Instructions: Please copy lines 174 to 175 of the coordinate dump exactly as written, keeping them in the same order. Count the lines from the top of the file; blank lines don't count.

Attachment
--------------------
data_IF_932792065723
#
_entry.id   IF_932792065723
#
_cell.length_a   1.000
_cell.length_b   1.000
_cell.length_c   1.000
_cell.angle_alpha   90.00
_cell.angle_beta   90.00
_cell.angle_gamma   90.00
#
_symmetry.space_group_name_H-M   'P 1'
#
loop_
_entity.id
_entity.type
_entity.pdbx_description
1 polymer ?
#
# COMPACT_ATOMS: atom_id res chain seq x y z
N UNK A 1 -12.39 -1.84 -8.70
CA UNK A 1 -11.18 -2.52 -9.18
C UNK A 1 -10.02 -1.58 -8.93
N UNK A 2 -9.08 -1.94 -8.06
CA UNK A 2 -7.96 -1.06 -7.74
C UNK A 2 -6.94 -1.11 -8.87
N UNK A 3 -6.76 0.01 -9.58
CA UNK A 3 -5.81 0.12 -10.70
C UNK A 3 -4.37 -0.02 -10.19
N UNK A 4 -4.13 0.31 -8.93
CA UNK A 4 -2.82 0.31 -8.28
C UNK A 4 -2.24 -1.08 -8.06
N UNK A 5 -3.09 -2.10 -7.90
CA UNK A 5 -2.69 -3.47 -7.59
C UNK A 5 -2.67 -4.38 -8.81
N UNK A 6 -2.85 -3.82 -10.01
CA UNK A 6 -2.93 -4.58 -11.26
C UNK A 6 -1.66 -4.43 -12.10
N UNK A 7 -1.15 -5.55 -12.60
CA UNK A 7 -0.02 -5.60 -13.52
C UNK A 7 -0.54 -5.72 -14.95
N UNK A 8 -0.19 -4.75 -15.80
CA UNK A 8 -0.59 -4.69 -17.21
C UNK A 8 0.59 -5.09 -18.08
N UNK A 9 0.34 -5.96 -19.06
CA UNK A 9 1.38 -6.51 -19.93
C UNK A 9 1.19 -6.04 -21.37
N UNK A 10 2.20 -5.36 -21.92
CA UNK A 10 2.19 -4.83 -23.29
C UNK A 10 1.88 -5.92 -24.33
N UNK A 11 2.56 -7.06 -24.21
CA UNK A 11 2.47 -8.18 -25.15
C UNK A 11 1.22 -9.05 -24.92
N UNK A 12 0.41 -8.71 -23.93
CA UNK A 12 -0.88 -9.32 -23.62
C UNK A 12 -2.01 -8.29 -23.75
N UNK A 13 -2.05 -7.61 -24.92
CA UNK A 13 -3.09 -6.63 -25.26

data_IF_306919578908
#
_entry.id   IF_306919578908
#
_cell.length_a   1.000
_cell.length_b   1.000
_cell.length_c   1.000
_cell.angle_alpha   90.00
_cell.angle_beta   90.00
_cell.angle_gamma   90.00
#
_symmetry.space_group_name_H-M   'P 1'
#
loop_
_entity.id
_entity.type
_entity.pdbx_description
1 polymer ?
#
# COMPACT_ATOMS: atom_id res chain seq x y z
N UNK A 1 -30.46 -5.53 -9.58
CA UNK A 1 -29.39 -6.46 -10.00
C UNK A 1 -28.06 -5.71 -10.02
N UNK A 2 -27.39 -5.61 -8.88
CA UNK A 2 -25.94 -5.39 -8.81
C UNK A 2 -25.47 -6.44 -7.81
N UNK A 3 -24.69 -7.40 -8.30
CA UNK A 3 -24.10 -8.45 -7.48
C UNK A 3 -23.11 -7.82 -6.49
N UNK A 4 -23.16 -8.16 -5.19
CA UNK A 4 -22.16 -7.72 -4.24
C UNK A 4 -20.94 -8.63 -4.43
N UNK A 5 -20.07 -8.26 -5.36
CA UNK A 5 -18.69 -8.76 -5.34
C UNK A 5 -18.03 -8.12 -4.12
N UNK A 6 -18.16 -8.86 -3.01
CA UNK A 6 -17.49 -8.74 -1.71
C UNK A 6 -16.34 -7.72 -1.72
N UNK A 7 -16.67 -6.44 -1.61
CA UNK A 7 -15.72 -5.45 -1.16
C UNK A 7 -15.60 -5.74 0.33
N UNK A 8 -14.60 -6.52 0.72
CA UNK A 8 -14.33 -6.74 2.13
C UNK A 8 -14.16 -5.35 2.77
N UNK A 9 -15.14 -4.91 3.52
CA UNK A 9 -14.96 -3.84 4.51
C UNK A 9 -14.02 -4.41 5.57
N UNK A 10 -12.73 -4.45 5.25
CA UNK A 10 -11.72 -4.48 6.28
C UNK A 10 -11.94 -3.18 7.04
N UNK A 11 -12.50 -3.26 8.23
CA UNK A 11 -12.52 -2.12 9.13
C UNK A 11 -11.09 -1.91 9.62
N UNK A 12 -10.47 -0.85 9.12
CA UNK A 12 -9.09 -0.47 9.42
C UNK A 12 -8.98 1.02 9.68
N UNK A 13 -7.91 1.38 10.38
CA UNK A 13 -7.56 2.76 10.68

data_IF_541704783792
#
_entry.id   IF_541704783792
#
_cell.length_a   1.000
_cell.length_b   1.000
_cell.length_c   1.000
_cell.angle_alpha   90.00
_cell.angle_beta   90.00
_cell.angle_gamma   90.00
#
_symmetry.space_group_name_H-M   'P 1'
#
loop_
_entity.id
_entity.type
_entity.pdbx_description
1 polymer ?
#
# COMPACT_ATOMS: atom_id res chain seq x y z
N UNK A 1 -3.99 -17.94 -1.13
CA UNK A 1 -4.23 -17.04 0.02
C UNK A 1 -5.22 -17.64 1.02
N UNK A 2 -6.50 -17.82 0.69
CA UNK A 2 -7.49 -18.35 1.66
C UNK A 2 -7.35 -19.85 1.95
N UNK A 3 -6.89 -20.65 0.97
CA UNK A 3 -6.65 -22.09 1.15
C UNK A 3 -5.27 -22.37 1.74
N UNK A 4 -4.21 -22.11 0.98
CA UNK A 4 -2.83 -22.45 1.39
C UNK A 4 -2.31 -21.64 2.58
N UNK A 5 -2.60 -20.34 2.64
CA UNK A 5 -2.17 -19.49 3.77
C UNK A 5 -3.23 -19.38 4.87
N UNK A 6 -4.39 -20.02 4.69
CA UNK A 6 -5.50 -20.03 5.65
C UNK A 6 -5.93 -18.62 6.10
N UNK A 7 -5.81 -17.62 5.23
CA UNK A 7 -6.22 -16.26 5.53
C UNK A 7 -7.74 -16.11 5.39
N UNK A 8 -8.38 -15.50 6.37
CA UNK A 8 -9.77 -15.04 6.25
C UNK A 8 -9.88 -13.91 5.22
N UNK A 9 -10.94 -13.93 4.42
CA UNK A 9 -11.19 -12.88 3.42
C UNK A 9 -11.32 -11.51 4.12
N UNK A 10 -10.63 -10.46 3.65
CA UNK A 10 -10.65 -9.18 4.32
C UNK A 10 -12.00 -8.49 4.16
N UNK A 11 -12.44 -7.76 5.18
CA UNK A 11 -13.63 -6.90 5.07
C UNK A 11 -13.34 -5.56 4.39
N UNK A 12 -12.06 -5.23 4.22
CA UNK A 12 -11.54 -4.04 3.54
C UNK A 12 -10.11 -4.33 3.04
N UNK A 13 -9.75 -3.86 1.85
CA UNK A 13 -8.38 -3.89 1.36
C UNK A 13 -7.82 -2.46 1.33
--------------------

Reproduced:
CA UNK A 13 -8.38 -3.89 1.36
C UNK A 13 -7.82 -2.46 1.33